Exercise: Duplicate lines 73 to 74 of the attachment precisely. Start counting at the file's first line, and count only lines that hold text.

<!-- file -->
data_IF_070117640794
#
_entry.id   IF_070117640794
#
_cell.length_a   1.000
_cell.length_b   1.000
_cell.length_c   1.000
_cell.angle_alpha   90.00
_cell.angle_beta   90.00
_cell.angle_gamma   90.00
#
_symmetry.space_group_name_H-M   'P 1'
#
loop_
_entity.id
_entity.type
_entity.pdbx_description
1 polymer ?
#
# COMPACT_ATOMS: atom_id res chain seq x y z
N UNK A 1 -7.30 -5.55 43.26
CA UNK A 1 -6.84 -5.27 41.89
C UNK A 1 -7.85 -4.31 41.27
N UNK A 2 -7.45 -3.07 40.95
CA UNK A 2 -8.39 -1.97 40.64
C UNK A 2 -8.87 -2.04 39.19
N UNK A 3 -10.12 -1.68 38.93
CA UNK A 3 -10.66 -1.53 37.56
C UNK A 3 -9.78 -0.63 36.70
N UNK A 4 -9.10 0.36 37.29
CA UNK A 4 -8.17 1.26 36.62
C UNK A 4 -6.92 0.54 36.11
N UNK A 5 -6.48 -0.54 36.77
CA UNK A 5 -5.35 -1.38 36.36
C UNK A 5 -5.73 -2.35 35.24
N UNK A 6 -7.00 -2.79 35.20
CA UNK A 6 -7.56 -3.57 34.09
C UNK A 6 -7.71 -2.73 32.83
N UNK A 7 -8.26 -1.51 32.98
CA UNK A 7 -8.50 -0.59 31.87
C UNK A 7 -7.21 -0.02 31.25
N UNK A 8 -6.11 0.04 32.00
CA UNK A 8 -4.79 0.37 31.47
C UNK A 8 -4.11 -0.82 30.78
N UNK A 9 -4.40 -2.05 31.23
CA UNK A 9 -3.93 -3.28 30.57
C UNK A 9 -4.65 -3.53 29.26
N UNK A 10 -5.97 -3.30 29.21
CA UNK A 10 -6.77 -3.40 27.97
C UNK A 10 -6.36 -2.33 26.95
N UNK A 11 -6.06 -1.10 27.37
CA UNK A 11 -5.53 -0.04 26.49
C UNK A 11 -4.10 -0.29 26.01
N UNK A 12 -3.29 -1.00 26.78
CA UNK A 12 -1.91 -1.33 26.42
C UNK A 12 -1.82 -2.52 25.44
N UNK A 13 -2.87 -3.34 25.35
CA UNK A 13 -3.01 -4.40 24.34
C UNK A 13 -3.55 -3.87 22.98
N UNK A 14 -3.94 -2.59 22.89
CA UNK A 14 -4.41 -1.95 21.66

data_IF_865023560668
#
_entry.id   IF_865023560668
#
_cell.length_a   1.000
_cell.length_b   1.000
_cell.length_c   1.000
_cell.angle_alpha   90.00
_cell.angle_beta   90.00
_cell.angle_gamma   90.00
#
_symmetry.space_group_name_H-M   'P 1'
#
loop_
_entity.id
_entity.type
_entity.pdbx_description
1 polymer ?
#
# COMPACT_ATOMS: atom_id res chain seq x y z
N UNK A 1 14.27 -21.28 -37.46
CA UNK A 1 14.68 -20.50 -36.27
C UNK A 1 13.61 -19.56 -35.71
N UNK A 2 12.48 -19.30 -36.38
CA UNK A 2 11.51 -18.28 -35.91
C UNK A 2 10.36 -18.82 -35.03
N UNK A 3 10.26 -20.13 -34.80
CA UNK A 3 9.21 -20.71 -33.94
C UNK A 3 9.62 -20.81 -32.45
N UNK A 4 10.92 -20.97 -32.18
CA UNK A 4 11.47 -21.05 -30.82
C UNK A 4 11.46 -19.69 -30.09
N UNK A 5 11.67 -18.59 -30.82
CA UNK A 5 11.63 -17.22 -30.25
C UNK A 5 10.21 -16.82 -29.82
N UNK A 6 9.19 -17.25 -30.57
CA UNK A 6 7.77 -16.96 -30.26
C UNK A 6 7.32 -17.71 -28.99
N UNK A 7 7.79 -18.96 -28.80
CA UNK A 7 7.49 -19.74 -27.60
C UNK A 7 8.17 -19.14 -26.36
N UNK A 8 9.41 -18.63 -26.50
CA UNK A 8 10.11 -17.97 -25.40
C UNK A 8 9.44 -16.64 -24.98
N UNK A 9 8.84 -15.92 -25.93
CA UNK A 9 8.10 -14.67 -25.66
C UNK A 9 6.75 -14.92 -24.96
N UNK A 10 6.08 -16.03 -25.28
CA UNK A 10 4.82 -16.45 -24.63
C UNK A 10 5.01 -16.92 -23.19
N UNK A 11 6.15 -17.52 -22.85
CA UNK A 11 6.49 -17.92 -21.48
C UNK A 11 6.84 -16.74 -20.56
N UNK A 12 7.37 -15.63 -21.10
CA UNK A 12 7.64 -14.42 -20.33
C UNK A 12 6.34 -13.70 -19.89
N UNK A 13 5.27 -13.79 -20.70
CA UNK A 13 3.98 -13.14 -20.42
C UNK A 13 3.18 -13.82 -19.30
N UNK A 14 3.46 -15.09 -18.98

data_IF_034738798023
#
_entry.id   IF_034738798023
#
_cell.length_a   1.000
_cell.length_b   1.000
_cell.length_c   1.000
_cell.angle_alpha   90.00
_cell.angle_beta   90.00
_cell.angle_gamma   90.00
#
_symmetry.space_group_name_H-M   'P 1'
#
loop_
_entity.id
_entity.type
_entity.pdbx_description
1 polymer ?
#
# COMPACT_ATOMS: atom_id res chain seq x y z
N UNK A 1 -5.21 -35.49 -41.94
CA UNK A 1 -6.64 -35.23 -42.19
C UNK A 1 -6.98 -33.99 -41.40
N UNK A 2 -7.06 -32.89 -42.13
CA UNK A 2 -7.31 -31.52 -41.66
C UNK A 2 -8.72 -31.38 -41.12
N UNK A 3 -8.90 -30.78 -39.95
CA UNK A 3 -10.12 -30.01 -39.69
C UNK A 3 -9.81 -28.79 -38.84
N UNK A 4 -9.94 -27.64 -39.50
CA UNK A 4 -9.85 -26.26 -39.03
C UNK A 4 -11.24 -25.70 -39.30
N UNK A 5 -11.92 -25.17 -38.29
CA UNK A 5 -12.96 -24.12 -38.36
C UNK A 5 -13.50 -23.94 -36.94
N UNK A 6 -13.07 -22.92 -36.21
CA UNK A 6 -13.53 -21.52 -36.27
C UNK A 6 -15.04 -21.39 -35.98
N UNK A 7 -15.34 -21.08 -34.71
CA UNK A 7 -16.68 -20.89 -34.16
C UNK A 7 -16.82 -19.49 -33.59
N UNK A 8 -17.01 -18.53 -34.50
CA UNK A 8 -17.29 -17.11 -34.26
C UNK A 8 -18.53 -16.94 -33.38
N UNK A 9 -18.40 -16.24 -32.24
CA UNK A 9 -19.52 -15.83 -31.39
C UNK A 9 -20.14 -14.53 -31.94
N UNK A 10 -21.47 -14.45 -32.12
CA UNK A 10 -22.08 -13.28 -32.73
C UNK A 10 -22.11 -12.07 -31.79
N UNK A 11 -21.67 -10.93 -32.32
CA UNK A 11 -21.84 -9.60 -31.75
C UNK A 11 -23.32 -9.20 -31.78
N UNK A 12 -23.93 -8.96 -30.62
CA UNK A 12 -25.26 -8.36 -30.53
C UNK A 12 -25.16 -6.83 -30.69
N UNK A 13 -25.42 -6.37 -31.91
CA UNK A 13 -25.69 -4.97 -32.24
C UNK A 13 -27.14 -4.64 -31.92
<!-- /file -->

_symmetry.space_group_name_H-M   'P 1'
#